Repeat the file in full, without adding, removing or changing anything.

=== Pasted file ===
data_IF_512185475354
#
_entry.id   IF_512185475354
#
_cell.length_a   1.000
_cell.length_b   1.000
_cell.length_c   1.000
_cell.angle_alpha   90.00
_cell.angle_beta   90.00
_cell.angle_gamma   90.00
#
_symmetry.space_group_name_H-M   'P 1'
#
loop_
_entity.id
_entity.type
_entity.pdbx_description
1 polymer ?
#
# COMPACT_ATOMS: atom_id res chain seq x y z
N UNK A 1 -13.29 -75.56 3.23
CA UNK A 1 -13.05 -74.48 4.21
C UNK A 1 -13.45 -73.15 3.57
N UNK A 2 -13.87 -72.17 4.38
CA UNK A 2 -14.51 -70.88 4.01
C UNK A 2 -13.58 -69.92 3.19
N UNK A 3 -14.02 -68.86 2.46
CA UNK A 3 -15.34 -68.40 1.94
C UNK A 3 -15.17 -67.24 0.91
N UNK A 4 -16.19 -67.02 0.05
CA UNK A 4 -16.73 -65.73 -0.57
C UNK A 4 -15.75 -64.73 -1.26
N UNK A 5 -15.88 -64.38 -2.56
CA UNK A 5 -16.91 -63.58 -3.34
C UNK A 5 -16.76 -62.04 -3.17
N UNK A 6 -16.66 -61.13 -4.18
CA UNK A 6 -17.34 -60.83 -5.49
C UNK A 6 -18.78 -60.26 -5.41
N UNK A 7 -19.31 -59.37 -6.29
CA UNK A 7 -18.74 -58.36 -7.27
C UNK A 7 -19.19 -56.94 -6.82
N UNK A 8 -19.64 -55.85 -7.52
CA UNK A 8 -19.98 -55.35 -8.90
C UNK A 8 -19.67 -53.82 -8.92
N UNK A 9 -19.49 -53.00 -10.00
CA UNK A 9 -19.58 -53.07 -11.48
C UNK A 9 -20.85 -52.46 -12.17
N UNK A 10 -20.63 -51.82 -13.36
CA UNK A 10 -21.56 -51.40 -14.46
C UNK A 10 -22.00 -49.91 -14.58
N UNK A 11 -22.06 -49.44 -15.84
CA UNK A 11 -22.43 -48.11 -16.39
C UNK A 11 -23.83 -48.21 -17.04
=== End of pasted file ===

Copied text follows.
data_IF_512185475354
#
_entry.id   IF_512185475354
#
_cell.length_a   1.000
_cell.length_b   1.000
_cell.length_c   1.000
_cell.angle_alpha   90.00
_cell.angle_beta   90.00
_cell.angle_gamma   90.00
#
_symmetry.space_group_name_H-M   'P 1'
#
loop_
_entity.id
_entity.type
_entity.pdbx_description
1 polymer ?
#
# COMPACT_ATOMS: atom_id res chain seq x y z
N UNK A 1 -13.29 -75.56 3.23
CA UNK A 1 -13.05 -74.48 4.21
C UNK A 1 -13.45 -73.15 3.57
N UNK A 2 -13.87 -72.17 4.38
CA UNK A 2 -14.51 -70.88 4.01
C UNK A 2 -13.58 -69.92 3.19
N UNK A 3 -14.02 -68.86 2.46
CA UNK A 3 -15.34 -68.40 1.94
C UNK A 3 -15.17 -67.24 0.91
N UNK A 4 -16.19 -67.02 0.05
CA UNK A 4 -16.73 -65.73 -0.57
C UNK A 4 -15.75 -64.73 -1.26
N UNK A 5 -15.88 -64.38 -2.56
CA UNK A 5 -16.91 -63.58 -3.34
C UNK A 5 -16.76 -62.04 -3.17
N UNK A 6 -16.66 -61.13 -4.18
CA UNK A 6 -17.34 -60.83 -5.49
C UNK A 6 -18.78 -60.26 -5.41
N UNK A 7 -19.31 -59.37 -6.29
CA UNK A 7 -18.74 -58.36 -7.27
C UNK A 7 -19.19 -56.94 -6.82
N UNK A 8 -19.64 -55.85 -7.52
CA UNK A 8 -19.98 -55.35 -8.90
C UNK A 8 -19.67 -53.82 -8.92
N UNK A 9 -19.49 -53.00 -10.00
CA UNK A 9 -19.58 -53.07 -11.48
C UNK A 9 -20.85 -52.46 -12.17
N UNK A 10 -20.63 -51.82 -13.36
CA UNK A 10 -21.56 -51.40 -14.46
C UNK A 10 -22.00 -49.91 -14.58
N UNK A 11 -22.06 -49.44 -15.84
CA UNK A 11 -22.43 -48.11 -16.39
C UNK A 11 -23.83 -48.21 -17.04